Pacific Men: how the feminist gap explains hostility

This research demonstrates that attitudes to gender equality, not biological sex, explain attitudes towards other nationalities and religious groups.

Research Findings

The gender gap in attitudes to foreign policy is well established in public opinion literature. Studies have repeatedly reported that women tend to be more peaceful and less militaristic than men. This article reexamines attitudes of individuals in relation to foreign policy and pits the gender gap against the largely forgotten feminist gap.

We argue that the individual-level relationship between gender equality attitudes on the one hand, and tolerance and benevolence on the other, is under-researched, but also that key contributions about the effects of feminism have been mostly ignored in research on the gender gap in public opinion.

We return to the notion of a causal relationship between gender equality attitudes, and peaceful attitudes, and of a feminist gap that also exists among men. In a series of novel empirical tests, we demonstrate that attitudes to gender equality, not biological sex, explain attitudes towards other nationalities and religious groups.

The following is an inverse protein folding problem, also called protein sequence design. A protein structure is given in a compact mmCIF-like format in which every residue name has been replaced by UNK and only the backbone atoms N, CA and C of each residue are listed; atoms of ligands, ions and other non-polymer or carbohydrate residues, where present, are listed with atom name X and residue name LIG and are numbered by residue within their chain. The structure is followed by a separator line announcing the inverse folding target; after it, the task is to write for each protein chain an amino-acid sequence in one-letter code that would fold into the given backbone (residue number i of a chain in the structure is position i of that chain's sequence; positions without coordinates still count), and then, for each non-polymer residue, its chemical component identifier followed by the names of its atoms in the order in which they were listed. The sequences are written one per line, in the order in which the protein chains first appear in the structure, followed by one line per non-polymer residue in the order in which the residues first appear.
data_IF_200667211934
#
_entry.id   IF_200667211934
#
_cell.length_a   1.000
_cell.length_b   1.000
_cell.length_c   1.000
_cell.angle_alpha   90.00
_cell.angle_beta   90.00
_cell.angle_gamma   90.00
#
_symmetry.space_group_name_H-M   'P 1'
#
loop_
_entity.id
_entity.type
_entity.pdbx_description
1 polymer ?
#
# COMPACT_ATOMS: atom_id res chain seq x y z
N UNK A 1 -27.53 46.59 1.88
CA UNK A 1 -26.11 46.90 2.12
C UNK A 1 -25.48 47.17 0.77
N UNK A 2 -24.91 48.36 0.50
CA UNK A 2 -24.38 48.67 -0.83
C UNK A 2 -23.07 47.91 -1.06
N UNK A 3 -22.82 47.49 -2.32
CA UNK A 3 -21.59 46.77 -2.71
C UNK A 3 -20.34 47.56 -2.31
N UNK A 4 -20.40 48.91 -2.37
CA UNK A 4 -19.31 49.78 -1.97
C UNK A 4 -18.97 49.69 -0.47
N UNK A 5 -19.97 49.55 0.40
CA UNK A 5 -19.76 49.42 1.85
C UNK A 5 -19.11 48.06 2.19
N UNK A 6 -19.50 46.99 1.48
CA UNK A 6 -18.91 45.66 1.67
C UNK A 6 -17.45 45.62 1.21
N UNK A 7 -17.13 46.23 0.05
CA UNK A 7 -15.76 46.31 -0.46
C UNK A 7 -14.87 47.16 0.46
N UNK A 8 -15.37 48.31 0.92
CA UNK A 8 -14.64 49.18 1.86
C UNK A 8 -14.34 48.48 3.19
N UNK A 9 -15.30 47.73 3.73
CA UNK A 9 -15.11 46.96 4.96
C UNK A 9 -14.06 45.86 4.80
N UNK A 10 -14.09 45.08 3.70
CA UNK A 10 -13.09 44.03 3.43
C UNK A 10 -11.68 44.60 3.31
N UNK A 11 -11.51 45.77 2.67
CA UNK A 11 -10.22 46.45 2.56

Using individual-level survey data from five countries around the Pacific: China, Indonesia, Japan, South Korea, and the United States of America, we show that both men and women who reject gender equality are much more hostile both to other nations and to minorities in their own country.

Key Recommendations

* It is important to focus in research and in practical actions on the role of masculinity
* Create positive role models (positive way of being a men in favour of gender equality)
* take into account the different ways in which masculinity is produced and reproduced – recruiters in organizations (i.e. army; foreign ministry)must consider who they are recruiting in order to avoid the perpetuation of sexism, militarized masculinity and gender inequality.
* organizations supporting Youth: they should analyze and promote positive role models within youth groups–> creating a gender equal culture from the beginning

Implementation Examples

It can be used as foundation to create positive role models (positive way of being a men in favour of gender equality)in particular in the Youth and in organizations characterized by a high level of toxic/militarized masculinity (i.e. Army)

Methodology

Individual level survey data from five countries around the Pacific: China, Indonesia, Japan, South Korea, and the United States of America.

Data: they come from the Pew Global Attitudes Project (PGAP), a series of worldwide public opinion surveys which began in 2001.

Core Concepts

Core concepts: Feminist gap; Gender gap and masculinity (Masculine Honor Culture).
They were defined through secondary data and personal qualitative research conducted on the field (China, Indonesia, USA, Japan, South Korea)

Limitations

* This research relied on pre-existing data
* Time and countries: the factors examined certainly changed over time